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A historical science fiction tale like no other, author Rob Shackleford brings to life a tale of ancient Viking invaders, Saxon villagers and a time travel experiment that puts real lives in serious danger. What would the affect of time travel have not only on the past, but the future as well? Here is a synopsis:

If you were sent 1000 years into the past, would you survive?

Traveller – Inceptio describes how the Transporter is accidentally invented and becomes public knowledge when it sends a subject 1000 years into the past.

A Special Forces team of Travellers is then selected and trained with the intent to send them to Saxon England to explore what could be a very dangerous period of history.

From the beaches of Australia to the forests of Saxon England, Traveller – Inceptio reveals how Travellers discover they need a lot more than technology to survive the trials of early Eleventh Century life.

A realistic look into the lives of our ancient ancestors from around the world, this incredible story takes an in-depth look into the scientific study of time-travel and the ramifications our interference in the past can have. It also does a fantastic job of showing the hardships, struggles and way ancient Saxons viewed the world and life, and the twist of ancient beliefs and the introduction of religion into the region.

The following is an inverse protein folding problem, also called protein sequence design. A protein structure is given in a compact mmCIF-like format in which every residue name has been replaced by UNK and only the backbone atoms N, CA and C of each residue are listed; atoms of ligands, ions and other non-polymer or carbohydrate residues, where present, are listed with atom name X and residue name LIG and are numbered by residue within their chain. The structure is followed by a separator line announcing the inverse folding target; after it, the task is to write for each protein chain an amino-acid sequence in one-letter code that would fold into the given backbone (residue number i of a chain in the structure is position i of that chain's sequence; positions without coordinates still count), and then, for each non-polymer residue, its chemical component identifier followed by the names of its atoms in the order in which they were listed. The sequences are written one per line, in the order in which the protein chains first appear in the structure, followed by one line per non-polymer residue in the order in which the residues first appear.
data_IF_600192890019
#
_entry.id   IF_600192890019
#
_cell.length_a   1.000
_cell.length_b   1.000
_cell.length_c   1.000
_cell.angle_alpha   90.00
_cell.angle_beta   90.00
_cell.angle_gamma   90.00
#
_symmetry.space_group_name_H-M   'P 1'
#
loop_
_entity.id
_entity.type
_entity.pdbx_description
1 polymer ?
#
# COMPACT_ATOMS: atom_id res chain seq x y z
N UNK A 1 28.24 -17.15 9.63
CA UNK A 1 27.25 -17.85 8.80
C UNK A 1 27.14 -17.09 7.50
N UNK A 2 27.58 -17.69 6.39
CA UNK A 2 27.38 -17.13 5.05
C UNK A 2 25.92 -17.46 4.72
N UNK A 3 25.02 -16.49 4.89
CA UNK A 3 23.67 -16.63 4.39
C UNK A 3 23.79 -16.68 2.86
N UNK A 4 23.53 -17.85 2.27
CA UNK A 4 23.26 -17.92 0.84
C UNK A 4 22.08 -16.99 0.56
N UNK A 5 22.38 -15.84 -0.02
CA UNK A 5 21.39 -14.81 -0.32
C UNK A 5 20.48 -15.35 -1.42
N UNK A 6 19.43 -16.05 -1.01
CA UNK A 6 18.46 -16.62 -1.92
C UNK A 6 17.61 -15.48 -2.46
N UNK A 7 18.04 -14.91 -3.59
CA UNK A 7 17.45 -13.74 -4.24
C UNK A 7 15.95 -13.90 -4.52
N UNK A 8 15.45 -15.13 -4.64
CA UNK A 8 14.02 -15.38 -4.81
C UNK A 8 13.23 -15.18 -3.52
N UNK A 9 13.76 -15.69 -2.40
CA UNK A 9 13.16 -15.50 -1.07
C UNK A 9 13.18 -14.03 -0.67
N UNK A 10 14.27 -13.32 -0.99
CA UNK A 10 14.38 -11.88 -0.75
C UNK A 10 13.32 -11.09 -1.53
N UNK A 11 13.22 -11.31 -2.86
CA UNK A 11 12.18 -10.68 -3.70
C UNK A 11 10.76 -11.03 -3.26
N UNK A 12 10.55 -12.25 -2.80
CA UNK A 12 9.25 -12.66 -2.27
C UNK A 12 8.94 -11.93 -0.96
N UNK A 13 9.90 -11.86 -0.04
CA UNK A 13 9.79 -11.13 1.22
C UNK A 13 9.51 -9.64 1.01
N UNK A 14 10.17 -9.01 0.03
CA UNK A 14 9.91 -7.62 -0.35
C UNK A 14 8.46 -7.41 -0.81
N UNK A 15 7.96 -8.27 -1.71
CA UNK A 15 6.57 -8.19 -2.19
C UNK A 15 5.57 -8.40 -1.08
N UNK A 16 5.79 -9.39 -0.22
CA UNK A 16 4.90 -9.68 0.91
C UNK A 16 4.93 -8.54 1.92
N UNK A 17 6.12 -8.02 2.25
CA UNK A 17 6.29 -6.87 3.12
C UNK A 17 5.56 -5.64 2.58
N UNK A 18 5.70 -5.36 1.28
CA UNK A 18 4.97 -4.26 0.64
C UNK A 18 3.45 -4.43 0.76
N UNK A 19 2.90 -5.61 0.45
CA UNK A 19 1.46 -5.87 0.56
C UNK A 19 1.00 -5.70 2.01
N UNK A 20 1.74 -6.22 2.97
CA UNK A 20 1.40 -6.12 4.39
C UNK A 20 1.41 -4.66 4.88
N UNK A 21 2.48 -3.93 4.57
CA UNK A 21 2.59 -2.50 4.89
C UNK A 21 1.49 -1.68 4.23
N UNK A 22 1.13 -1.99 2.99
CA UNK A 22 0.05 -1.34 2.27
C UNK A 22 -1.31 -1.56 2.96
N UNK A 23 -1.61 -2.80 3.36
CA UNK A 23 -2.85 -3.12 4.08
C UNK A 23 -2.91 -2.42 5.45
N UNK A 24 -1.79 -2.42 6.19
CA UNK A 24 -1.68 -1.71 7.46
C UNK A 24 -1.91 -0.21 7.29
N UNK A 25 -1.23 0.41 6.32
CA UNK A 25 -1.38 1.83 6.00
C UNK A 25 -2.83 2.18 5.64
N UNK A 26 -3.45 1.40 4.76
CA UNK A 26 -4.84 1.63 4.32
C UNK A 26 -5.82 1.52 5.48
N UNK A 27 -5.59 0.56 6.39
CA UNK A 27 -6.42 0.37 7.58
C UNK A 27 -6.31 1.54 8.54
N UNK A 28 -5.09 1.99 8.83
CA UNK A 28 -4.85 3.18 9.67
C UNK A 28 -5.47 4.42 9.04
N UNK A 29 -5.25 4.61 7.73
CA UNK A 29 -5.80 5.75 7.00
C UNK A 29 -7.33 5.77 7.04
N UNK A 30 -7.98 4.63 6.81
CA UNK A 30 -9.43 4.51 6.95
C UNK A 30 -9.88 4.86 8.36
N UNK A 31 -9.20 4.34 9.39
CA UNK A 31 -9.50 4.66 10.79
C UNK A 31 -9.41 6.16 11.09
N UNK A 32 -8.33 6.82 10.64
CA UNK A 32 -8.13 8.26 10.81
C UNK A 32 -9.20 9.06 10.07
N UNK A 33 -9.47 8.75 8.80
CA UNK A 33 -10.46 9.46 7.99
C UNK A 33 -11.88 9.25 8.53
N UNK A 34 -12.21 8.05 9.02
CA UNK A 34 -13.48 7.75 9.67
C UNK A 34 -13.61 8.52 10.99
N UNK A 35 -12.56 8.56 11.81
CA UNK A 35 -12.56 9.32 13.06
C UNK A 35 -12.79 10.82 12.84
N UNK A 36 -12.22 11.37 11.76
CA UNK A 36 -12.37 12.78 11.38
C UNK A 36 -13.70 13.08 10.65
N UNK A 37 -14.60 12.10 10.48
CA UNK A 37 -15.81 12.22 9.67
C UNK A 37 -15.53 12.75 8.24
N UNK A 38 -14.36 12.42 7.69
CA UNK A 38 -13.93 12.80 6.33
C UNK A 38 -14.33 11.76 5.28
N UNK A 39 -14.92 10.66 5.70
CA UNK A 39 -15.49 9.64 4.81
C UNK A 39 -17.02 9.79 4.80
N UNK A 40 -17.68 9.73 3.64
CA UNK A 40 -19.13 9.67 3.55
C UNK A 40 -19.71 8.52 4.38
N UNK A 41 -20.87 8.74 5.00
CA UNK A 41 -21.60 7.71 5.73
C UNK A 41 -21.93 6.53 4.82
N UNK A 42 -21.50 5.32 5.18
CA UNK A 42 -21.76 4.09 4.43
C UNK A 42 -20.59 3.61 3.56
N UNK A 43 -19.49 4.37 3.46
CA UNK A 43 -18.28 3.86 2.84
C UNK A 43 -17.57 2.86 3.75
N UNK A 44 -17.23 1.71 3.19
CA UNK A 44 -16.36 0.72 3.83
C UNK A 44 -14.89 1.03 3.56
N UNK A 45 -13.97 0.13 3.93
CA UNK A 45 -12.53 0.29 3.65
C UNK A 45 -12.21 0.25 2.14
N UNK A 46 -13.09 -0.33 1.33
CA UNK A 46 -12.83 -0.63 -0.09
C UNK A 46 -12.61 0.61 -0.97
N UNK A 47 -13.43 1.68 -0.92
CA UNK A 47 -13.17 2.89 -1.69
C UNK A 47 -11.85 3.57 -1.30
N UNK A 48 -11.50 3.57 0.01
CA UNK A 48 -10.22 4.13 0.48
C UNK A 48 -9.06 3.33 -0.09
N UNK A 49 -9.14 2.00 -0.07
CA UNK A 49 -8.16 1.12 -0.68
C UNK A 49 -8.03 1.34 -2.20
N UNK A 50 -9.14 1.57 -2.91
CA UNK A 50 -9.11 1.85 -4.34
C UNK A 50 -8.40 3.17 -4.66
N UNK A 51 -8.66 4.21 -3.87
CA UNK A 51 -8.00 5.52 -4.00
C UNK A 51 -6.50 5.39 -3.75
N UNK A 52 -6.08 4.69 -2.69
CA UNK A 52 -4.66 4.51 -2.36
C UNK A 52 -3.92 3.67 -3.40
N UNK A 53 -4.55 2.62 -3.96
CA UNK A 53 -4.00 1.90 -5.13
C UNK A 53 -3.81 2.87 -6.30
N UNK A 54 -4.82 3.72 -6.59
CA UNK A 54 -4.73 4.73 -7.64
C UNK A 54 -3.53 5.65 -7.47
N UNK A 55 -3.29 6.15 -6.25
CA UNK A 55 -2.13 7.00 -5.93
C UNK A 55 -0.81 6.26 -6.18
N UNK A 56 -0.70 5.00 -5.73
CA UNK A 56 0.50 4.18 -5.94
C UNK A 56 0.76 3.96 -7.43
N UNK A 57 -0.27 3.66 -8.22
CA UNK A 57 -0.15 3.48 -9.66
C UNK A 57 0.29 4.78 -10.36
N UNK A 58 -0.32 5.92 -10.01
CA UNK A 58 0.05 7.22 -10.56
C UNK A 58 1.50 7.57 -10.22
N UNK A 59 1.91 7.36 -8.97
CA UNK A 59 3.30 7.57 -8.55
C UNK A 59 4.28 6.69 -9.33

The attention to detail and use of great historical context made this such an engaging read. Taking a twist on time-travel science fiction stories and incorporating a detailed look into this time of conflict and bloodshed was thrilling to read, and put into context the struggles of the 21st century. The characters felt personal and did an excellent job of highlighting the way we would view that time period, as well as how they would view us.

Overall this was a phenomenal read, full of twists and turns and a fresh approach to the time travel genre. Filled with great historical references and characters you’ll love instantly, this story reads like an HBO drama, and would translate perfectly onto the screen. If you haven’t yet, be sure to pick up your copy of Traveller – Inceptio by Rob Shackleford today!

Rating: 10/10